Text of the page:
2013 Symposium: programme
ST PAUL St Gallery is pleased to present its 2013 Curatorial Symposium 7 – 9 August 2013. The Symposium is divided into two sections. The first will examine exhibition histories from the Asia Pacific region as part of a project initiated by Biljana Ciric From a History of Exhibitions Towards a Future of Exhibition Making through a series of papers and discussions. The second half will be dedicated to roundtable discussions and presentations in response to contemporary curatorial concerns as well as reflecting on the context of the 5th Auckland Triennial, If you were to live here…. The ST PAUL St Gallery 2013 Curatorial Symposium is decidedly local and consciously positioned within the geo political situation of the Asia Pacific.
From a History of Exhibitions Towards a Future of Exhibition Making is a platform of seminars initiated and organised by Biljana Ciric. The platforms propose to revisit the importance of the exhibition, addressing the situation that beyond the art works themselves, the exhibition is a key factor in relating art to its wider social context. The seminars, stretching across New Zealand, Singapore and China (of which the ST PAUL St Gallery 2013 Curatorial Symposium acts as the first one) will look specifically at the history of exhibitions in China, South East Asia, Australia and New Zealand. This will be done through a series of case studies examining how the exhibition as a form and medium determines our understanding of art practice and how exhibitions as a medium are read and understood in different social and cultural contexts. Addressing this geo-political area might provide new approach to art historical mapping and methodologies as well as provide an anchor for comparative research. This research will address the development of contemporary art exhibitions in the region, its relation to curatorial and artistic engagements in the chosen locality, and the global context of exhibition making practices.
How do we attempt to create a cohesive archive and conversation amongst these disparate but overlapping contexts? The first seminar of the platform, held at ST PAUL St Gallery will look at case studies of exhibitions that changed the understanding of art making in specific localities or introduced new ways or producing, showing and sharing art practice. There is a desire to focus on what it means to make and historicise exhibitions in the Asia Pacific that does not just return to the conventional centres and models of understanding art history. What are the points and measures of reference without referring back to a fixed and dominant centre?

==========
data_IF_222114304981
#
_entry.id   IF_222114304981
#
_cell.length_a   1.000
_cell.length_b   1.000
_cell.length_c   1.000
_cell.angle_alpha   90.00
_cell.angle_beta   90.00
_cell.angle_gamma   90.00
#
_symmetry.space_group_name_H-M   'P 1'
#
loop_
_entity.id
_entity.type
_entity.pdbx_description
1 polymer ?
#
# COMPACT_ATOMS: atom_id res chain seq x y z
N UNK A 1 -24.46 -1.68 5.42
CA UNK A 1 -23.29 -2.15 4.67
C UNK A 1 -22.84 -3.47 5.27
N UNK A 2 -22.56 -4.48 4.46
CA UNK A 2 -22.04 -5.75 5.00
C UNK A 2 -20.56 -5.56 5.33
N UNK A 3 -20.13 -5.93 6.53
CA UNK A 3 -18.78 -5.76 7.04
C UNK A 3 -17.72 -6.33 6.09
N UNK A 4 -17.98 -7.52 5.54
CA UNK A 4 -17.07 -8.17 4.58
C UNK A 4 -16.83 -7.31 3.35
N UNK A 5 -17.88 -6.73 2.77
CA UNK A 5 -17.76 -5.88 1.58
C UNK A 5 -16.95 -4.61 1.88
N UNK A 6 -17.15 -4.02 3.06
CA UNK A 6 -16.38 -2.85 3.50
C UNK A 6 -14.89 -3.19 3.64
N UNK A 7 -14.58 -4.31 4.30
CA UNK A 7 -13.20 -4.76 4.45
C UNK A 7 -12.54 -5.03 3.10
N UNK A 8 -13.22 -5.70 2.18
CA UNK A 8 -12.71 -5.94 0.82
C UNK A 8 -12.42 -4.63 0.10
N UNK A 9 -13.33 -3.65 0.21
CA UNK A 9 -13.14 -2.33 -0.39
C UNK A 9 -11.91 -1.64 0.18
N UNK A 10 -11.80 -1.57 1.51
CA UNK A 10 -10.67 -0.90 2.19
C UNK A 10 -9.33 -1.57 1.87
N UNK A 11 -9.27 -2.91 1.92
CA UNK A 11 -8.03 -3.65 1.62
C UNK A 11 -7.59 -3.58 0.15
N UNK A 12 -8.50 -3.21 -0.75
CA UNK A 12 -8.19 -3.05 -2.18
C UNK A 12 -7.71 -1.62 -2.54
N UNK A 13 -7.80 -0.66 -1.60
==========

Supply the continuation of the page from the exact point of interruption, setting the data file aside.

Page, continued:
The second part of the Symposium will look more towards present and future situations of curatorial practice reflecting on current concerns as well as imagining an ideal future. Made up of condensed roundtable discussions with various curators, artists and writers responding to provocations, the discussions aim to extrapolate the various positions around curatorial practice today and how they work in this context.
Acknowledging that a comprehensive archive of exhibitions in any one locality is near impossible, contributors have been invited to take their own subjective interest and positioning as a starting point for the analysis of exhibitions in their chosen region. This project also aims to act as a future archive that will make the general reading of curatorial and art histories more complex, showing the development of exhibitions as closely linked to the wider social context in which they are situated. This also attempts to draw attention to the development of art histories in the Asia Pacific region and discuss concerns in the area. This research will help us understand a historical perspective on exhibitions as well as provide a new reading of our curatorial practices today.
ST PAUL St Gallery is a non-collecting gallery based within the School of Art + Design, AUT University. The gallery is dedicated to the development of contemporary art and design through an international programme of exhibitions, events, symposia and publications. ST PAUL St Gallery embraces one of the primary instructions for universities in the New Zealand Education Act (1984), that they “accept a role as critic and conscience of society.” We also interrogate the longstanding proposition that the arts have a particular capacity to speak critically about society.